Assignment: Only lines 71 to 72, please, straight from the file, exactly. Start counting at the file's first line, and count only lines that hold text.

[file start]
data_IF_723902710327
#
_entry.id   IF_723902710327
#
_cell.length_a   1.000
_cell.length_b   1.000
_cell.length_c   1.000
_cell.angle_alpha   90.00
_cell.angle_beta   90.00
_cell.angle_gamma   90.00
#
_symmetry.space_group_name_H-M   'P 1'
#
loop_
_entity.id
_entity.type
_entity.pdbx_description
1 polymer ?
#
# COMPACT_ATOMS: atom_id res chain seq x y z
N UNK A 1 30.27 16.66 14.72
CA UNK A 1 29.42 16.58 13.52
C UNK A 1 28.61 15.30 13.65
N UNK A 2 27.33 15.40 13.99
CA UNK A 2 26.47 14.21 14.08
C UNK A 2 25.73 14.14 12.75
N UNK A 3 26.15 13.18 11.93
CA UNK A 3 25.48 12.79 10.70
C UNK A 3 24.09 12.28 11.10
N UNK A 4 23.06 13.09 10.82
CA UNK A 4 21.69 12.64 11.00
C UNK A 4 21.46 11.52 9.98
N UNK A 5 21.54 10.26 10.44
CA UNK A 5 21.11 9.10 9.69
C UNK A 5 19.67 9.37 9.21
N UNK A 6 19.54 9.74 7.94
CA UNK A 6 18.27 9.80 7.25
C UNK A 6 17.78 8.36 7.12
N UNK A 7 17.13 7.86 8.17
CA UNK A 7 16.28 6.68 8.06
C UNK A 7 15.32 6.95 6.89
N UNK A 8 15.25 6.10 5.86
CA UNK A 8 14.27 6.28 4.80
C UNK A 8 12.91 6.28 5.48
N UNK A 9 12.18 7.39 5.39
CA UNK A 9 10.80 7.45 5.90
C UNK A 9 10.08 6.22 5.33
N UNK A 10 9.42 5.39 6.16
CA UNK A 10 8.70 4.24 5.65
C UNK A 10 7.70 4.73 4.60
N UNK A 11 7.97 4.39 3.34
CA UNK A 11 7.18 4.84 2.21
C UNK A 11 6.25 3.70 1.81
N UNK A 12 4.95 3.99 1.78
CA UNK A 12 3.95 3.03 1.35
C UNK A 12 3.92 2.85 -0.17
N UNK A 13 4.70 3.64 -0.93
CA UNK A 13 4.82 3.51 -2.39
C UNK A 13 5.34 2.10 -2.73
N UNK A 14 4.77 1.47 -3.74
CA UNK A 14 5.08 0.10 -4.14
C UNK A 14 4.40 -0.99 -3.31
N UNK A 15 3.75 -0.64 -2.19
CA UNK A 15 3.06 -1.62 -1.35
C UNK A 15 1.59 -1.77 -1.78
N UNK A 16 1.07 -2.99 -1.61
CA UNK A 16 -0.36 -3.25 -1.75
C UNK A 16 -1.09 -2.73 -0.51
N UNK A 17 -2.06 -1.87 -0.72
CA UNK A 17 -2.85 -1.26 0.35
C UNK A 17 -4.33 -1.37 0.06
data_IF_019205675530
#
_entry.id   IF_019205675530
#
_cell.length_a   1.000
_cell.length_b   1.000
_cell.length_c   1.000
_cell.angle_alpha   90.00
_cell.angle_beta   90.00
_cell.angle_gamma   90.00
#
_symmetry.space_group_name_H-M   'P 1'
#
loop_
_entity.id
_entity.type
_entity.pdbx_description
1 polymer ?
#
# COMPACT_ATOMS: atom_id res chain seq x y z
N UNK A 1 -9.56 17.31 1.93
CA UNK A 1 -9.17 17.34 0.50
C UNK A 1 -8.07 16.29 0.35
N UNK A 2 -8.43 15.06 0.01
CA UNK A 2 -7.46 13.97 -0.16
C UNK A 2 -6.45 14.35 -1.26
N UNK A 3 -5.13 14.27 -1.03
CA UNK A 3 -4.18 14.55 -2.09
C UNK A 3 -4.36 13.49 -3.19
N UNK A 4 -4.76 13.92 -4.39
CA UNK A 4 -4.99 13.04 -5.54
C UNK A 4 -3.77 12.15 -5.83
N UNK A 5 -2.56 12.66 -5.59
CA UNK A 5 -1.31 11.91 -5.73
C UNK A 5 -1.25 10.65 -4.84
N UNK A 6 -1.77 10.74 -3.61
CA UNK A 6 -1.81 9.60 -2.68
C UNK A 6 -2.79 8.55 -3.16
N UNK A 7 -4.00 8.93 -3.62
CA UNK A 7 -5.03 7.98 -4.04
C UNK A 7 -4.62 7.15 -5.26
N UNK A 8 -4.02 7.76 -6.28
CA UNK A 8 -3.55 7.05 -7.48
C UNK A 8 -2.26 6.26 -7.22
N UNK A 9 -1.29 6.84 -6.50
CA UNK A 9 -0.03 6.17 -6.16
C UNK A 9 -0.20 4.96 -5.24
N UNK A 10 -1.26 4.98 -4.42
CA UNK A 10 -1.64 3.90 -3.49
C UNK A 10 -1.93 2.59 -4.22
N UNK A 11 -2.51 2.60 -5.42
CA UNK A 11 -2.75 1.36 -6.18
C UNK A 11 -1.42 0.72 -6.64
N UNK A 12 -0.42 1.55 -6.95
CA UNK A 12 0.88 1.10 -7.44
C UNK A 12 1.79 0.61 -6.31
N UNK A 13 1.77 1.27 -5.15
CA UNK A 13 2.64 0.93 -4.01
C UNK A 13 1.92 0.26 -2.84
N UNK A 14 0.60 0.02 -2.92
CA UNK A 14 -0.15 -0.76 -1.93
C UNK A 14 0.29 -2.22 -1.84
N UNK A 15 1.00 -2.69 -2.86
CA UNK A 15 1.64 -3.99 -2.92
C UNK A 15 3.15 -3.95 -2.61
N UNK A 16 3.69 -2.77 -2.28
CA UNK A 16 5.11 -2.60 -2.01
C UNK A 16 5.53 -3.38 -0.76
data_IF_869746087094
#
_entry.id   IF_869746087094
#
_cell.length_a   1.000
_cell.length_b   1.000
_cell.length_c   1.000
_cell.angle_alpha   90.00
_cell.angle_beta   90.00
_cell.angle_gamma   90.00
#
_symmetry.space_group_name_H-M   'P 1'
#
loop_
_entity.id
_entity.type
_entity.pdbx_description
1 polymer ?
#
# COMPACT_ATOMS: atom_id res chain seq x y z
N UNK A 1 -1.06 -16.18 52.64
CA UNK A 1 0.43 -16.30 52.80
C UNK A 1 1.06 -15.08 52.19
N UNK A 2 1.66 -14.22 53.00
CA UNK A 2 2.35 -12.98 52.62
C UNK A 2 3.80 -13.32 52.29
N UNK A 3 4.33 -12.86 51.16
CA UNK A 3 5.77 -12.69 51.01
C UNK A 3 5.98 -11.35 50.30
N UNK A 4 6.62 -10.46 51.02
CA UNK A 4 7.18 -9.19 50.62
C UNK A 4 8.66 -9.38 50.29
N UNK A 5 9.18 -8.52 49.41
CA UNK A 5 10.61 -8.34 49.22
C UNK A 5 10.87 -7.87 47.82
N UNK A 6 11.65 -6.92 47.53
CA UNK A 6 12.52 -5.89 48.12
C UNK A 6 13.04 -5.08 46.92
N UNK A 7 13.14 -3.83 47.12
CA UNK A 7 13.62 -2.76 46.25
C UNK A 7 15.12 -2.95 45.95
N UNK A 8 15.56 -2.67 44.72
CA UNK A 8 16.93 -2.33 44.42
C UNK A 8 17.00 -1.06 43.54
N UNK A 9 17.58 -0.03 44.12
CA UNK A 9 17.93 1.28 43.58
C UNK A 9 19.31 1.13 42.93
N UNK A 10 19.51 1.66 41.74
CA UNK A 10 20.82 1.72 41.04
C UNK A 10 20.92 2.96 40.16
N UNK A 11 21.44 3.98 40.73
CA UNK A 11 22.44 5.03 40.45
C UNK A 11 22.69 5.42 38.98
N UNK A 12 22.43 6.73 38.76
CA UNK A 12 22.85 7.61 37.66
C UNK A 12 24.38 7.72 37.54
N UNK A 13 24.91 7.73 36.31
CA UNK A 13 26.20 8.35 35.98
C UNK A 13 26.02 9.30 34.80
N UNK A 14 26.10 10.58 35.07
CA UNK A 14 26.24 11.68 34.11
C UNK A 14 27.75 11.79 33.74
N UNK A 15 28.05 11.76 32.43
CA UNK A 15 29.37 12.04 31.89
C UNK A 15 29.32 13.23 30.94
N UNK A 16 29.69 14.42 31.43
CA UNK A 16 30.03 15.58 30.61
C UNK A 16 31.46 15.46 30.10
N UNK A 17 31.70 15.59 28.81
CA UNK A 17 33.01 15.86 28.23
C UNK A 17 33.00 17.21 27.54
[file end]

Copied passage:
C UNK A 17 -4.33 -1.37 0.06
data_IF_019205675530